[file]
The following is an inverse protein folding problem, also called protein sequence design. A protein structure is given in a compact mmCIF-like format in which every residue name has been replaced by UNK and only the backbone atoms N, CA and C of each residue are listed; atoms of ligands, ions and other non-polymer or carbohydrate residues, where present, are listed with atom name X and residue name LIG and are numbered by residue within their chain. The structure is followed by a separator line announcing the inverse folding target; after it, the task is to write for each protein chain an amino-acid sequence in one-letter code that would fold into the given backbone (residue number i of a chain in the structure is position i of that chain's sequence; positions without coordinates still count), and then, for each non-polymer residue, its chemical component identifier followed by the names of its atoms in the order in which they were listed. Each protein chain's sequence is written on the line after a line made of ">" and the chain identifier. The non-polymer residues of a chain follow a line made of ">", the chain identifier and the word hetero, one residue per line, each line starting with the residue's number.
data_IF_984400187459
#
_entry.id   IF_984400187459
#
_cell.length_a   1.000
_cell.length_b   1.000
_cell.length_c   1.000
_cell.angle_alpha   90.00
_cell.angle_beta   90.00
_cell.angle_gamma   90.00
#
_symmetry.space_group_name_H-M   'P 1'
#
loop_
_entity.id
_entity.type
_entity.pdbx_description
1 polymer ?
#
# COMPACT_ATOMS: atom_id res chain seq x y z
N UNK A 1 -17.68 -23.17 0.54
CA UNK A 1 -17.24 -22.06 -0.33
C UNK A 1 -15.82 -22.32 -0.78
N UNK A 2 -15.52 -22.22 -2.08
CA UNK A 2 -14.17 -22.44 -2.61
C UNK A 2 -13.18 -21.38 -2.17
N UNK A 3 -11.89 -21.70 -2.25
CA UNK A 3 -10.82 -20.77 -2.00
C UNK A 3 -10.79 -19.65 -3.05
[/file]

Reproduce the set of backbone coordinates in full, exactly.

The following is an inverse protein folding problem, also called protein sequence design. A protein structure is given in a compact mmCIF-like format in which every residue name has been replaced by UNK and only the backbone atoms N, CA and C of each residue are listed; atoms of ligands, ions and other non-polymer or carbohydrate residues, where present, are listed with atom name X and residue name LIG and are numbered by residue within their chain. The structure is followed by a separator line announcing the inverse folding target; after it, the task is to write for each protein chain an amino-acid sequence in one-letter code that would fold into the given backbone (residue number i of a chain in the structure is position i of that chain's sequence; positions without coordinates still count), and then, for each non-polymer residue, its chemical component identifier followed by the names of its atoms in the order in which they were listed. Each protein chain's sequence is written on the line after a line made of ">" and the chain identifier. The non-polymer residues of a chain follow a line made of ">", the chain identifier and the word hetero, one residue per line, each line starting with the residue's number.
data_IF_984400187459
#
_entry.id   IF_984400187459
#
_cell.length_a   1.000
_cell.length_b   1.000
_cell.length_c   1.000
_cell.angle_alpha   90.00
_cell.angle_beta   90.00
_cell.angle_gamma   90.00
#
_symmetry.space_group_name_H-M   'P 1'
#
loop_
_entity.id
_entity.type
_entity.pdbx_description
1 polymer ?
#
# COMPACT_ATOMS: atom_id res chain seq x y z
N UNK A 1 -17.68 -23.17 0.54
CA UNK A 1 -17.24 -22.06 -0.33
C UNK A 1 -15.82 -22.32 -0.78
N UNK A 2 -15.52 -22.22 -2.08
CA UNK A 2 -14.17 -22.44 -2.61
C UNK A 2 -13.18 -21.38 -2.17
N UNK A 3 -11.89 -21.70 -2.25
CA UNK A 3 -10.82 -20.77 -2.00
C UNK A 3 -10.79 -19.65 -3.05